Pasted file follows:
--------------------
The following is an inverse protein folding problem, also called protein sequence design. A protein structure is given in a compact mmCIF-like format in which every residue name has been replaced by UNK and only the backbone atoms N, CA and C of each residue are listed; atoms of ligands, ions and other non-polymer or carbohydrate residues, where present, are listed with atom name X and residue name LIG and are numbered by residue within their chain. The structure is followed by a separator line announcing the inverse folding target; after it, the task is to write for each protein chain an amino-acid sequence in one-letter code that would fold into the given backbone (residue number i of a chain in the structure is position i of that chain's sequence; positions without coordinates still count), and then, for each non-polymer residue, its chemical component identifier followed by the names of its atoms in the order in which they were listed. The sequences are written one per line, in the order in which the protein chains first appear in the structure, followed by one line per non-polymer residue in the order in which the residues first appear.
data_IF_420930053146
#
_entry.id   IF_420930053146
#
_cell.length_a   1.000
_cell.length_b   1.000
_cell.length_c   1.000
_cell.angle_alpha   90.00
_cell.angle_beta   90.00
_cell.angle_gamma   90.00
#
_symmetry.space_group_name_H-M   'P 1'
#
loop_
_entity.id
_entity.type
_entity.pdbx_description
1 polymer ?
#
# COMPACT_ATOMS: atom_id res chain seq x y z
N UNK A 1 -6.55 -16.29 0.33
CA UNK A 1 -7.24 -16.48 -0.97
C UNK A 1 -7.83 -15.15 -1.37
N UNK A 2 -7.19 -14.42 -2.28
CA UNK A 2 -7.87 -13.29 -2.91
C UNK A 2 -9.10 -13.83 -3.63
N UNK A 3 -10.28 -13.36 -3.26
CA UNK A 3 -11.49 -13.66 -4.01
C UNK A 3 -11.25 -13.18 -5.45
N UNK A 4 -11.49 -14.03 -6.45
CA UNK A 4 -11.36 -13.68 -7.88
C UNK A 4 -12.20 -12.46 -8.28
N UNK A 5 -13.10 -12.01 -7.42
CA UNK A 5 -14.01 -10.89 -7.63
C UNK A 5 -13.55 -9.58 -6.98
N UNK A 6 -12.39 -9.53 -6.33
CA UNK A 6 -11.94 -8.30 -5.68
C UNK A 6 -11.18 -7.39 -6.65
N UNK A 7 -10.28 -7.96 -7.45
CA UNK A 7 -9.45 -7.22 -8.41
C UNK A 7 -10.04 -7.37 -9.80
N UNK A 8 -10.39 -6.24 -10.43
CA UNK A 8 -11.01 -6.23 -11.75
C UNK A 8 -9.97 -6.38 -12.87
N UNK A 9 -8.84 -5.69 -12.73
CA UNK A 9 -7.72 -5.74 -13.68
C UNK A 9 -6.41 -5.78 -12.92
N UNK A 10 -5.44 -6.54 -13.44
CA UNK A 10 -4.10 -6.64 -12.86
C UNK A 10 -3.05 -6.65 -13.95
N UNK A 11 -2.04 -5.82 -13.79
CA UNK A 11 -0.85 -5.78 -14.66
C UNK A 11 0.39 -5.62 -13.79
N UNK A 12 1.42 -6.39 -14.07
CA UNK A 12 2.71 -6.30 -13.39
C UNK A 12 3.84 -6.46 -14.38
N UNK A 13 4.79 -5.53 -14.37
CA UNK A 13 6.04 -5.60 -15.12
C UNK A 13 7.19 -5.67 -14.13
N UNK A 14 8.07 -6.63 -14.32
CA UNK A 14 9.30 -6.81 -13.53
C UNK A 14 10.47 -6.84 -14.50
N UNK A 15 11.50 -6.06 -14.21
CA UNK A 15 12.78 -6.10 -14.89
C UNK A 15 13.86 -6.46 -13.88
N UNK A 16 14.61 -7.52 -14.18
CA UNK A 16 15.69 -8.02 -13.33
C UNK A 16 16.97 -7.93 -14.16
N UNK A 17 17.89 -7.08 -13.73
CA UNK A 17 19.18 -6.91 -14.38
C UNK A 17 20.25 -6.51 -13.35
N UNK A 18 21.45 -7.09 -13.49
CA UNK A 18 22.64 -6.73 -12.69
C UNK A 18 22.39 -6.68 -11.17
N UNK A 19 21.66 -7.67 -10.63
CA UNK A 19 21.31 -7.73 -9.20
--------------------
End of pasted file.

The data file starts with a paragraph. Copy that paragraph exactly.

The following is an inverse protein folding problem, also called protein sequence design. A protein structure is given in a compact mmCIF-like format in which every residue name has been replaced by UNK and only the backbone atoms N, CA and C of each residue are listed; atoms of ligands, ions and other non-polymer or carbohydrate residues, where present, are listed with atom name X and residue name LIG and are numbered by residue within their chain. The structure is followed by a separator line announcing the inverse folding target; after it, the task is to write for each protein chain an amino-acid sequence in one-letter code that would fold into the given backbone (residue number i of a chain in the structure is position i of that chain's sequence; positions without coordinates still count), and then, for each non-polymer residue, its chemical component identifier followed by the names of its atoms in the order in which they were listed. The sequences are written one per line, in the order in which the protein chains first appear in the structure, followed by one line per non-polymer residue in the order in which the residues first appear.